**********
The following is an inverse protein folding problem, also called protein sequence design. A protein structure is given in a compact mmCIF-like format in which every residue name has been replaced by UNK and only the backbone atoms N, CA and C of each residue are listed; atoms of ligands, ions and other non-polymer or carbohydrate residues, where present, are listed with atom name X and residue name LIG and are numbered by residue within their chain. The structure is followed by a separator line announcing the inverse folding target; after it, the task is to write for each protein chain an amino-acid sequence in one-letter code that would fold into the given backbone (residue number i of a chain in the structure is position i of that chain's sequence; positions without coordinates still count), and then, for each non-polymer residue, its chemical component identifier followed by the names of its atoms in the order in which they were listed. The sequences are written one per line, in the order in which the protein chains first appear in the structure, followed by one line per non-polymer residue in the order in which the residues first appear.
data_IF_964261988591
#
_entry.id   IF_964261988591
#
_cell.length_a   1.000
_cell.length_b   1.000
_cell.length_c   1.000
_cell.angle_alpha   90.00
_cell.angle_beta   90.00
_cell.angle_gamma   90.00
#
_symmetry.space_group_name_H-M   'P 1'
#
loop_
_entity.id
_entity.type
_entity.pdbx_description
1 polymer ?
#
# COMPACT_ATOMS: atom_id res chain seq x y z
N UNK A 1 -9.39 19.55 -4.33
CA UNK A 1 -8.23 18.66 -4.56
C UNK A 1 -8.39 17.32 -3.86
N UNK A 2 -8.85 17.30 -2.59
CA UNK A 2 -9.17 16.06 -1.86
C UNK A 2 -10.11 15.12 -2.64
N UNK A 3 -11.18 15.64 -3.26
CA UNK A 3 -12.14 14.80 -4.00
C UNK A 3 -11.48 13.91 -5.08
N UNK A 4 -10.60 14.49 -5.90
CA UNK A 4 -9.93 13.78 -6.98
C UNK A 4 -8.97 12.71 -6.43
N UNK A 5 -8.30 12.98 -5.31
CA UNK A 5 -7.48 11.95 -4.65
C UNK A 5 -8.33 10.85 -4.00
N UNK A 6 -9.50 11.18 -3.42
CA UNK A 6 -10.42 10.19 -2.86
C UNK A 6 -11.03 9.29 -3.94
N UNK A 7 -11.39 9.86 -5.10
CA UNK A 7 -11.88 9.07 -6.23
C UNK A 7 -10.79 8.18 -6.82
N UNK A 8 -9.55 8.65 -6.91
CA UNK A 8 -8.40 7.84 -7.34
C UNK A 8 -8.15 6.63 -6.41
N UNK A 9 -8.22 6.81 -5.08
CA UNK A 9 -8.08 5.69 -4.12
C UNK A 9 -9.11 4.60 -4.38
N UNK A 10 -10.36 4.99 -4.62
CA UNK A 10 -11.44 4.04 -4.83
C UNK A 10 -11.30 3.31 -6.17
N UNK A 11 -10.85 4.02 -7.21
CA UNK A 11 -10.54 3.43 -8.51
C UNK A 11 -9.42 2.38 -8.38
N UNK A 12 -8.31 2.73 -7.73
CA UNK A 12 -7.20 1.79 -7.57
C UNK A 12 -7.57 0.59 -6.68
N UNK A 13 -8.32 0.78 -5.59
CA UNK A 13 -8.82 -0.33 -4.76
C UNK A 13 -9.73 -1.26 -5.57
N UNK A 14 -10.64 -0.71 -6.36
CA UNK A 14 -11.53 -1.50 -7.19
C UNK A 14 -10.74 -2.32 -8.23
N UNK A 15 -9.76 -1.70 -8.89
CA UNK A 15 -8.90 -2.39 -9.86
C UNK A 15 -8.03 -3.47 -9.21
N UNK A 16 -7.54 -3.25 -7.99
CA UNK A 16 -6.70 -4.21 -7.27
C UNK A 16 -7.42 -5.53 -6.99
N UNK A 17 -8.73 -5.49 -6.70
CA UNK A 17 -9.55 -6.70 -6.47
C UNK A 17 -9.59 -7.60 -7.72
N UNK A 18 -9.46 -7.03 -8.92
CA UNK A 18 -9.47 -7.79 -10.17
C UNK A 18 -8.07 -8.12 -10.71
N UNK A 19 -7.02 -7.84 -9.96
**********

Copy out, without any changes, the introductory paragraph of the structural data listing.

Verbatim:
The following is an inverse protein folding problem, also called protein sequence design. A protein structure is given in a compact mmCIF-like format in which every residue name has been replaced by UNK and only the backbone atoms N, CA and C of each residue are listed; atoms of ligands, ions and other non-polymer or carbohydrate residues, where present, are listed with atom name X and residue name LIG and are numbered by residue within their chain. The structure is followed by a separator line announcing the inverse folding target; after it, the task is to write for each protein chain an amino-acid sequence in one-letter code that would fold into the given backbone (residue number i of a chain in the structure is position i of that chain's sequence; positions without coordinates still count), and then, for each non-polymer residue, its chemical component identifier followed by the names of its atoms in the order in which they were listed. The sequences are written one per line, in the order in which the protein chains first appear in the structure, followed by one line per non-polymer residue in the order in which the residues first appear.